Orca mother griev­ing for dead calf in­spires push to save dy­ing pods

The Guardian Australia - - Environment - Levi Pulkki­nen in Seat­tle

Seat­tle’s or­cas are dy­ing. That they are dy­ing pub­licly and painfully may save them.

First was Tahle­quah’s calf. Born on 24 July, she died min­utes later. Tahle­quah buoyed her for a week be­fore mother and calf dis­ap­peared.

Then came news Thurs­day that an­other young orca, Scar­let, ap­peared to be dy­ing. Mon­i­tors had lost track of Scar­let, who was found alive with her mother Tues­day night by ma­rine bi­ol­o­gists who were con­sid­er­ing de­liv­er­ing salmon and med­i­cal treat­ment to the ill whale.

In Wash­ing­ton state, the events have fo­cused at­ten­tion on an ef­fort to re­pair the bro­ken habi­tat and stave off ex­tinc­tion of the fish-eat­ing orca. At what gov­er­nor Jay Inslee dubbed a meet­ing of the state’s “best and bright­est” on Tues­day, the long­time ac­tivist Stephanie Solien de­scribed the weeks of heart­break as a mes­sage from the or­cas.

“This is what they have told the world – it is hu­man ac­tions that are re­spon­si­ble for the dead and still­born calves, the sick and starv­ing adults and the de­clin­ing con­di­tion of the en­vi­ron­ment in which they live,” Solien said be­fore call­ing for a mo­ment of si­lence for Tahle­quah and her calf.

At last count, 75 orca live in the Sal­ish Sea, the salt­wa­ter trough stretch­ing from south of Seat­tle up the eastern coast of Vancouver Is­land. They’re a tight knit, talk­a­tive bunch; un­like their seal and shark-eat­ing cousins, they chirp in­ces­santly. They are stressed, and they are starv­ing.

Deafened by sonar and boat noise, they hunt for fish that are too few in num­ber. With each Chi­nook salmonthey catch, they poi­son them­selves a bit more; pol­lu­tion in the Pa­cific ac­cu­mu­lates at the top of the food pyra­mid. And their calves are dy­ing.

Three years have passed since an orca calf born in the re­gion sur­vived. In the past 20 years, 40 or­cas have been born into the group while 72 have died.

If enough salmon can be hatched and grown fat, if enough boats can be qui­eted, if the wa­ter and land can be cleansed, Seat­tle’s or­cas might just sur­vive. That is the hope.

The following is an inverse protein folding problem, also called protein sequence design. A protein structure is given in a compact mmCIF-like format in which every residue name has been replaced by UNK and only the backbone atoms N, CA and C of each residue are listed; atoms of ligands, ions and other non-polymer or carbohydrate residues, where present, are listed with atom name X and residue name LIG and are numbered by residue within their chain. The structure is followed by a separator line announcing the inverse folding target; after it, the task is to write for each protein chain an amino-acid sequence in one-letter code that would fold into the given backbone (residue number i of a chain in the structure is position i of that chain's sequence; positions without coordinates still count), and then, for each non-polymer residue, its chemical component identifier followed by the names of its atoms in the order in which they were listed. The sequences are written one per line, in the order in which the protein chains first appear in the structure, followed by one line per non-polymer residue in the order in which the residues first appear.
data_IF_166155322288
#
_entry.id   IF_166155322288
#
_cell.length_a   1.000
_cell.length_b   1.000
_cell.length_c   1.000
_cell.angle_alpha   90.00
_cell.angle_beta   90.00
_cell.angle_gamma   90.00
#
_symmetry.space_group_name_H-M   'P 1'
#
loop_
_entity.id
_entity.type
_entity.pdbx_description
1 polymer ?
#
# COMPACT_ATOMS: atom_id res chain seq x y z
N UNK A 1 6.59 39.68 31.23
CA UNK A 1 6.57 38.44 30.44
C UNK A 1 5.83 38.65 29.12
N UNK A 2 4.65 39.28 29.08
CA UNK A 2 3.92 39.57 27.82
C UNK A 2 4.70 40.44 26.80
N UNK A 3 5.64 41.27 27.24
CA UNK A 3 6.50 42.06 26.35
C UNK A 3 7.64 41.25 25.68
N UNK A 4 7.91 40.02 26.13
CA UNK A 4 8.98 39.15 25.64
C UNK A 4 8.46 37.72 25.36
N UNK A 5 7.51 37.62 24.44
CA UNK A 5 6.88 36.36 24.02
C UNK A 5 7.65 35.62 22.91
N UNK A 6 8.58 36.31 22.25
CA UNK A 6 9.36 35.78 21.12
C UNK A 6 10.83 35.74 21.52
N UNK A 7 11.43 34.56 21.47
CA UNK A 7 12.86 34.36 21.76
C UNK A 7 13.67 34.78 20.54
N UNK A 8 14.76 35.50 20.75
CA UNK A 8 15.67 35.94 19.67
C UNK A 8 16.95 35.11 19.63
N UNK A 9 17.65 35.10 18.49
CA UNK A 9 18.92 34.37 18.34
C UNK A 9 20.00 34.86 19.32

The fear is that this fi­nal op­por­tu­nity to save the or­cas will be blown. Or worse,that the op­por­tu­nity has al­ready passed.

The work of sav­ing the orca in Wash­ing­ton has fallen to the Puget Sound Part­ner­ship, a task­force of lead­ers from state agen­cies, in­ter­est groups and tribal gov­ern­ments. At Tues­day’s tear­ful meet­ing, mem­bers’ minds turned to­ward le­gacy.

Kevin Ranker, a Demo­cratic state sen­a­tor rep­re­sent­ing the San Juan Is­lands that the orca call home, re­called ex­plain­ing ex­tinc­tion to his young daugh­ter. Les Purce, a re­tired uni­ver­sity pres­i­dent, de­scribed the dili­gence with which his four-year-old grand­son fol­lowed Tahle­quah’s strug­gle. The thoughts of Norma Sanchez, a Colville Con­fed­er­ated Tribes coun­cil­woman, were on her new­est de­scen­dent.

“My first great grand­child was born this year,” Sanchez said. “I would hate to think that when that child is an adult, they would say, ‘I won­der why the or­cas went ex­tinct and why we didn’t do any­thing to pro­tect them.’”

The or­cas liv­ing in the wa­ters off Seat­tle eat only fish, mostly meaty Chi­nook salmon. The re­gion’s three pods – ex­tended fam­i­lies with shared lan­guages – leave the Sal­ish Sea each win­ter to chase the Chi­nook on the Pa­cific coast.

Dams, pol­lu­tion and fish­ing have de­pressed Pa­cific north-west stocks of Chi­nook, which of­ten ap­pear in su­per­mar­kets as king salmon. For decades, en­vi­ron­men­tal­ists, tribal mem­bers and the fish­ing in­dus­try have called for the re­moval of dams on the Snake river of­ten blamed for the fish­ery’s de­cline. Truly wild Chi­nook are a rar­ity; hatch­eries prop up the com­mer­cial and recre­ational fish­eries.

While pol­lu­tion re­duc­tions, dam re­moval and a sealion cull are all be­ing con­sid­ered, the prime aim of the orca re­cov­ery ef­fort is to make more fish avail­able swiftly to the killer whales.

Phil An­der­son, a fish­eries ne­go­tia­tor with the Pa­cific Salmon Coun­cil, said a pro­posed treaty with Canada will re­duce the salmon catch if both gov­ern­ments ap­prove it. The treaty also in­cludes pro­vi­sions for “a sig­nif­i­cant amount of money” for hatch­eries to pro­duce Chi­nook for the or­cas.

“We will need every­body’s help if we are to get that fund­ing pack­age from the fed­eral govern­ment,” An­der­son said.

Of course, fed­eral help may be hard to come by. The Trump ad­min­is­tra­tion is poised to push back on Wash­ing­ton state wa­ter use rules which are un­pop­u­lar with farm­ers, the only in­ter­est group in the state with the White House’s ear on en­vi­ron­men­tal is­sues.

In­de­ci­sion ap­pears to be a greater threat to the or­cas. Ranker, the state sen­a­tor, re­flected on a 2001 ef­fort af­ter seven or­cas died.

“We all freaked out,” he said, “and we brought to­gether groups like this, and we had all these dis­cus­sions, and we built this re­port. And it sat on the shelf. That was nearly 20 years ago. I don’t be­lieve we have an­other chance.”

We built this re­port. And it sat on the shelf. That was nearly 20 years ago. I don’t be­lieve we have an­other chance

Phil An­der­son

Pho­to­graph: David El­lifrit/AP

A baby orca whale be­ing pushed by her mother af­ter be­ing born on 24 July. The new orca died soon af­ter.

Or­cas dive through the Sal­ish Sea. Pho­to­graph: Julie Pi­cardi / Bar­croft Im­ages

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